The model guidelines project has been led by the NASEMSO Medical Directors Council in collaboration with eight national EMS physician organizations, including: American College of Emergency Physicians (ACEP), National Association of EMS Physicians (NAEMSP), American College of Osteopathic Emergency Physicians (ACOEP), American Academy of Emergency Medicine (AAEM), American Academy of Pediatrics, Committee on Pediatric Emergency Medicine (AAP-COPEM), American College of Surgeons, Committee on Trauma (ACS-COT) and Air Medical Physician Association (AMPA).  Co-Principal Investigators, Dr. Carol Cunningham and Dr. Richard Kamin, directed the 2017 project as well as the original 2014 endeavor.  Countless hours of review and edits were contributed by subject matter experts and EMS stakeholders who responded with comments and recommendations during two public comment periods.  Drs. Cunningham and Kamin presented this project at the NAEMSP Annual Conference in January 2018. 

    Excerpts from the Guidelines -Introduction/Purpose & Notes:

    NASEMSO recognizes the need for national EMS clinical guidelines to help state EMS systems ensure a more standardized approach to the current practice of patient care and, as experience dictates, adoption of future practices.  Model EMS clinical guidelines promote uniformity in prehospital care which, in turn, promotes more consistent practice as EMS providers move across healthcare systems.  They also provide a standard to EMS medical directors upon which to base practice. 

    The focus of these guidelines is solely patient-centric.  As such, they are designed to provide a resource to clinical practice and to maximize patient care, safety, and outcomes regardless of the existing resources and capabilities within an EMS system.  They are a set of clinical guidelines that can be used as is or adapted for use on a state, regional or local level to enhance patient care and benchmark performance of EMS practice.

    The long-term goal is to develop a full range of evidence-based pre-hospital care clinical guidelines. However, until there is a sufficient body of evidence to fully support this goal, there is a need for this interim expert, consensus-based step. 

    The National Model EMS Clinical Guidelines can fill a significant gap in uniform clinical guidance for EMS patient care, while also providing input to the evidence-based guideline (EBG) development process.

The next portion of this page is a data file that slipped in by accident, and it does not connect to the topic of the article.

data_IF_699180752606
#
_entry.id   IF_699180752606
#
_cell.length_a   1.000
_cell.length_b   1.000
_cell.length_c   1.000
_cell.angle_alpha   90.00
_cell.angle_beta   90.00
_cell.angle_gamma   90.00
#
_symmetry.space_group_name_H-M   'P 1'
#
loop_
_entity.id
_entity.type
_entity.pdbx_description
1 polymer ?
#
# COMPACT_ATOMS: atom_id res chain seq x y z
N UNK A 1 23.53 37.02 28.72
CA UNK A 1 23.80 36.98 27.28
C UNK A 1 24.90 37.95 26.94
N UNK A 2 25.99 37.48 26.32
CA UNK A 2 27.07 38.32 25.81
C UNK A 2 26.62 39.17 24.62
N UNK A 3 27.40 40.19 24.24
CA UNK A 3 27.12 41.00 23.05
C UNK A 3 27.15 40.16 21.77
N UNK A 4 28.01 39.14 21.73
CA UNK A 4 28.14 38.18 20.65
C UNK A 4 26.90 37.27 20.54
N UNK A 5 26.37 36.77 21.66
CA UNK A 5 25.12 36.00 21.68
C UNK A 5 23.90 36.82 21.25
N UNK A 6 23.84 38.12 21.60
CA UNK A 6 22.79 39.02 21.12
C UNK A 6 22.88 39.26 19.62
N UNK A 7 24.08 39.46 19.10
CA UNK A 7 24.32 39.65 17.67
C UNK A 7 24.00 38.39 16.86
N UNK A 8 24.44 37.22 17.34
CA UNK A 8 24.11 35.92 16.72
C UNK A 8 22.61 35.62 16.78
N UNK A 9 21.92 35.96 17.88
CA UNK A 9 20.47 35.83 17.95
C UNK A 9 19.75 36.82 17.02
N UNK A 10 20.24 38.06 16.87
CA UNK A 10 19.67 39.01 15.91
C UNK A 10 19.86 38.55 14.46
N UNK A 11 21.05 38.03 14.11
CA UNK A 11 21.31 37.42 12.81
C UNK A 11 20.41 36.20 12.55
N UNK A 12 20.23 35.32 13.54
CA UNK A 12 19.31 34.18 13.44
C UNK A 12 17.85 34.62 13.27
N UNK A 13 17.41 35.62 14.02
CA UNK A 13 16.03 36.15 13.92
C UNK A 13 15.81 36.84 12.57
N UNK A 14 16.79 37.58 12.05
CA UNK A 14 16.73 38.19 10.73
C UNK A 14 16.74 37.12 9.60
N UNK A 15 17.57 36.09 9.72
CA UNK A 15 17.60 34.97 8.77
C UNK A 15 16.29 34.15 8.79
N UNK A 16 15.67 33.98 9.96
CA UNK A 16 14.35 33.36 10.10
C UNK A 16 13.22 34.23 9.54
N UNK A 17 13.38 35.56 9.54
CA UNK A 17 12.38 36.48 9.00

Successful development into State EMS guidelines and protocols include these examples:

    It is anticipated that the Wisconsin version of these patient care guidelines will become available in part during 2019, with development, roll out, implementation and editing to phase in over subsequent years.  There will be consideration for Wisconsin scope of practice and medication formulary choices.  It is recognized that not all sections will apply to all agencies.  The EMS Physicians Advisory Committee and Dr. Colella, as the State EMS Medical Director, will have primary input.  

    These meetings, as well as the State EMS Board sessions, are open to the public and have remote access links for anyone who wishes to keep up with the debate, decisions and developments. Meeting information and member contact information are listed online

    Please join me in supporting this project!

  • December 14, 2018 1:24 PM | Deleted user

    "Emergency Medicine: Where the Rubber Meets the Road" is the theme for Wisconsin ACEP's 2019 Spring Symposium & Annual Emergency Medicine Research Forum, scheduled to take place April 3-4, 2019 at the Harley-Davidson Museum in Milwaukee. Online registration is open!

    Approved for AMA PRA Category 1 Credits™, the WACEP 2019 conference will kick off at noon on Wednesday, April 3 with an open Q&A forum over lunch, immediately followed by a plenary session that will walk attendees through the process of initiating medications for opioid addiction treatment in the ED. Attendees will then have the option between an MAT/ALTO workshop, or a leadership forum specifically for ED directors and emerging EM leaders.  Wednesday's dinner presentation will feature ACEP President, Paul Kivela, MD,